Published on October 11, 2013
How Mobile is Bringing Revolution in Healthcare
Apple’s senior VP of worldwide marketing, Phil Schiller announced in the Apple’s recent keynote that the new iPhone 5s will come equipped with a “motion coprocessor” chip called the M7, which continuously measures data from the phone's accelerometer, gyroscope, and compass. The 5s be able to tell if you're stationary, walking, or even driving. Apple has also created an API for developers called CoreMotion API to develop health tracking apps. This announcement reminded us of the Apple’s 2009 World Wide Developer Conference, where they demonstrated on- stage as how blood pressure monitors and blood glucose meters could connect to the iPhone 3G via cables or Bluetooth.
We all have heard about Medical apps available for our smart devices, and how they are becoming more sophisticated. A recent report by Business Intelligence titled “Mobile Is Helping To Spur The Next Revolution In Health Care — The Transfer Of Power To Consumers” confirms the revolution that Mobile is bringing in Healthcare (referred to as mobile medicine, or mHealth). Advocates envision a future in which patients self-perform an EKG with the results automatically uploaded for physician review, where doctors administer comprehensive smartphone physicals, and ophthalmologists can capture high resolution photos of the inner eye without dilating pupils.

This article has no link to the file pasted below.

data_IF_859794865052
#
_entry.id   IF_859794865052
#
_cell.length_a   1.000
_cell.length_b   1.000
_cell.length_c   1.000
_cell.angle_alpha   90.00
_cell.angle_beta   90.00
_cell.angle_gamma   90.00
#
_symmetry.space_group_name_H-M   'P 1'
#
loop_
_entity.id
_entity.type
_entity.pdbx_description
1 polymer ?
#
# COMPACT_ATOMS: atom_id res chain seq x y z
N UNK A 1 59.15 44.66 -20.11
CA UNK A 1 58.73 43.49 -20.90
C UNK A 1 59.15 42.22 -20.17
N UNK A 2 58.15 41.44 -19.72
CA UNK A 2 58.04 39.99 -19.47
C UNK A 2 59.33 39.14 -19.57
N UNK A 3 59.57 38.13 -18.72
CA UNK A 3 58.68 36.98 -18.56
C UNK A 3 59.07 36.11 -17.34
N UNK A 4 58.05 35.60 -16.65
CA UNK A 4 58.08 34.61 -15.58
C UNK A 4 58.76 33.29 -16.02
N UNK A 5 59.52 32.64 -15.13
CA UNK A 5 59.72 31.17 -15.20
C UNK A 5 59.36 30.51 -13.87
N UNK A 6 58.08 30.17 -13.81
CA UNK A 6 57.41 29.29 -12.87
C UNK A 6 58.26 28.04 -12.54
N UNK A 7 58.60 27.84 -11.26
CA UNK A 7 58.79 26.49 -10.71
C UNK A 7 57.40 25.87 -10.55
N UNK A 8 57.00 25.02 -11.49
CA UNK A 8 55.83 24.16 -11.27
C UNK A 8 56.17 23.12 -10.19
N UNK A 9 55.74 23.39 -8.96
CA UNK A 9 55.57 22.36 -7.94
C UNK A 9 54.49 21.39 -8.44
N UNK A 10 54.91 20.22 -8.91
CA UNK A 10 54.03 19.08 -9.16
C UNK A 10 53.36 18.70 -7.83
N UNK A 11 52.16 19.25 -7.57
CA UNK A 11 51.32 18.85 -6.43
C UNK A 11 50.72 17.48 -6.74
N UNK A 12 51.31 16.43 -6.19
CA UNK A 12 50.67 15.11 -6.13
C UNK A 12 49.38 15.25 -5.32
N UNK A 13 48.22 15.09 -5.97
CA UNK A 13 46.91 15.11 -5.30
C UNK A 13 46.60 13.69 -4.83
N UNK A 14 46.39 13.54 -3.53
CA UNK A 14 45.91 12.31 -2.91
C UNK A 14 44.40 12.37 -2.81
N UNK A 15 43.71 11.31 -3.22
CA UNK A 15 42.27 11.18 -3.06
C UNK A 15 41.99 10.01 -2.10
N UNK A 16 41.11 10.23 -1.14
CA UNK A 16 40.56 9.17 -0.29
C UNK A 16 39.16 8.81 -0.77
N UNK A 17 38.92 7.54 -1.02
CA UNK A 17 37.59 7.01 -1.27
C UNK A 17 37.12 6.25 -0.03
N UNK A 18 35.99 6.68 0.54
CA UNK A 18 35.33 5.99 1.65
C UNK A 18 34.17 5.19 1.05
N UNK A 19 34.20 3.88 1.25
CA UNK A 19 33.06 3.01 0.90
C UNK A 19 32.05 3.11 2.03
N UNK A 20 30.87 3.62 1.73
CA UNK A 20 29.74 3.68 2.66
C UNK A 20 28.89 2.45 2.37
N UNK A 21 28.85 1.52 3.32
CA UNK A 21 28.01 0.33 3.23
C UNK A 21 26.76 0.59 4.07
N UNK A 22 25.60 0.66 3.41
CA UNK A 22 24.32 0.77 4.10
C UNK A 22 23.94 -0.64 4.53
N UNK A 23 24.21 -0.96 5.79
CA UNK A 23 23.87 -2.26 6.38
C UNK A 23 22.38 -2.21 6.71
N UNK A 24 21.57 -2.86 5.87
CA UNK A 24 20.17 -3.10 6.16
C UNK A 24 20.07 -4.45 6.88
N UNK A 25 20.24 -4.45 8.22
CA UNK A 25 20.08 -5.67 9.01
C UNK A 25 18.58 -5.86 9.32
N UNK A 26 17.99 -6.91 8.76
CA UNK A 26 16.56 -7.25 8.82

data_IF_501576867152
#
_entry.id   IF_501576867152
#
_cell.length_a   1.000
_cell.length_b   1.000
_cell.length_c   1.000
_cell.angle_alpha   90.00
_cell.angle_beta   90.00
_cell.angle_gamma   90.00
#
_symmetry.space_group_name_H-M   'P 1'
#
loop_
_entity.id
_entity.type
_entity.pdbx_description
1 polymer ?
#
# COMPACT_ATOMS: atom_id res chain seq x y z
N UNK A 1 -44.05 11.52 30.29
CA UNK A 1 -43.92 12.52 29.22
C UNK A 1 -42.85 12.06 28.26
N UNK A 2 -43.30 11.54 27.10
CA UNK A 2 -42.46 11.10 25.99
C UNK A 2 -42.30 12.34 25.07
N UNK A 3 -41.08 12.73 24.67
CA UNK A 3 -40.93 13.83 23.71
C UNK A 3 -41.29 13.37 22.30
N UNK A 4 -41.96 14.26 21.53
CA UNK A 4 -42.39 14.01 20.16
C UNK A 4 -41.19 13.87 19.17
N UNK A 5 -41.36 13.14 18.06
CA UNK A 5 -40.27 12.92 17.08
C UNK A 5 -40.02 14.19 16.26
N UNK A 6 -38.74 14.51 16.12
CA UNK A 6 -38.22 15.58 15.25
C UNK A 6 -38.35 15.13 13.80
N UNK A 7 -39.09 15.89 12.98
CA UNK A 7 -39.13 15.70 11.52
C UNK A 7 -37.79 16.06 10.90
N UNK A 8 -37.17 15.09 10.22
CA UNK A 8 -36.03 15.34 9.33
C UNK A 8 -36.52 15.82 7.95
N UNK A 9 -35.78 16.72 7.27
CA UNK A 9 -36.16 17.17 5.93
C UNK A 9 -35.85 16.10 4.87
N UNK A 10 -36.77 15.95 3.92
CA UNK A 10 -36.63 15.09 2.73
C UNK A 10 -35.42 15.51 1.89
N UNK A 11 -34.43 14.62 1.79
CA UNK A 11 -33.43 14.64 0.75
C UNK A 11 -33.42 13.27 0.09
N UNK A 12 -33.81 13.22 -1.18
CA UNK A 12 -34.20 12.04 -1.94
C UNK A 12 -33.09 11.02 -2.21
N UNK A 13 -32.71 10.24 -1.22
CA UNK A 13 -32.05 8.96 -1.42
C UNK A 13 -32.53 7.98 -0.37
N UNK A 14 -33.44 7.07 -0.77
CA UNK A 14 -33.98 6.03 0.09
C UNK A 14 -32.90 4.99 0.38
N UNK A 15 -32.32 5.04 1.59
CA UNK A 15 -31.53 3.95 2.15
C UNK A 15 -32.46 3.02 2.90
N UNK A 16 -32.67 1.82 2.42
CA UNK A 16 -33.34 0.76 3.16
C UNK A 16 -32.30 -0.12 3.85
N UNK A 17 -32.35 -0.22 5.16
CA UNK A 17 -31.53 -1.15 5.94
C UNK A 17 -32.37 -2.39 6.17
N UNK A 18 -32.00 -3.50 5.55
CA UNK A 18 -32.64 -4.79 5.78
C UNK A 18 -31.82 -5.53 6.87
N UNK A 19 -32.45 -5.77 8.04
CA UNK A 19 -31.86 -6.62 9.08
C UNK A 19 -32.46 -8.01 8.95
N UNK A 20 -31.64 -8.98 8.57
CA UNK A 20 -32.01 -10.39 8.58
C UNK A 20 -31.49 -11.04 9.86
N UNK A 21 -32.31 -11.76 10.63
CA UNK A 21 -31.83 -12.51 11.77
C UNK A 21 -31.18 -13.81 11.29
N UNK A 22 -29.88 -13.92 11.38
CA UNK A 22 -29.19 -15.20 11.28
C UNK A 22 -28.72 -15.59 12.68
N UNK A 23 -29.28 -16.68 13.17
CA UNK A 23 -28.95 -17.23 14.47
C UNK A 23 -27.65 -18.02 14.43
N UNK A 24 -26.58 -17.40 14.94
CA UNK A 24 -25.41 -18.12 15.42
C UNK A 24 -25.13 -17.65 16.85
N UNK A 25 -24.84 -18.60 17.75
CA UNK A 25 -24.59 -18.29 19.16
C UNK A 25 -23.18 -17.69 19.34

•Research from MarketsandMarkets estimates that global revenues from the mobile health industry will eclipse $6 billion in 2013. The research firm also projects a compound annual growth rate exceeding 30% through 2018, when the market will reach a robust $23.5 billion. •A report from research2guidance is slightly more aggressive, projecting the market will grow to reach $26 billion by 2017. •Another report by PwC — based on what survey respondents would be willing to pay for mobile health services — brackets these figures. PwC estimated the addressable market at $7.7 billion to $43 billion. Size of Mobile Health Industry
Size of Mobile Health Industry
•There are already roughly 100,000 health applications available in major app stores, and the top 10 mobile health applications generate up to 4 million free and 300,000 paid daily downloads. •By 2017, research2guidance estimates that over 50% of mobile users will have downloaded at least one mobile health app. •A recent study by MobileHealth News suggested that 90% of chronic patients would readily accept a prescription for a mobile app compared to just 66% willing to accept a prescription for medication. •Fitness devices such as the Fitbit, Jawbone UP bracelet, and the Nike + FuelBand have seen respectable sales and mainstream consumer acceptance as well. Consumer Acceptance And Adoption
Consumer Acceptance And Adoption
•Medical schools at the University of Pennsylvania and Harvard University conducted a survey to find what the most-favored apps were among students. The collective findings yielded ten unique app names, all of them available on both major platforms. The trend toward dual iOS and Android compatibility will likely continue for the major health apps as developers of mobile health apps will aim to maximize their reach. •Are health apps paid or free? Unlike many app categories in which free apps dominate, a substantial minority of health apps are paid. What Mobile Operating Systems Support Mobile Health Usage?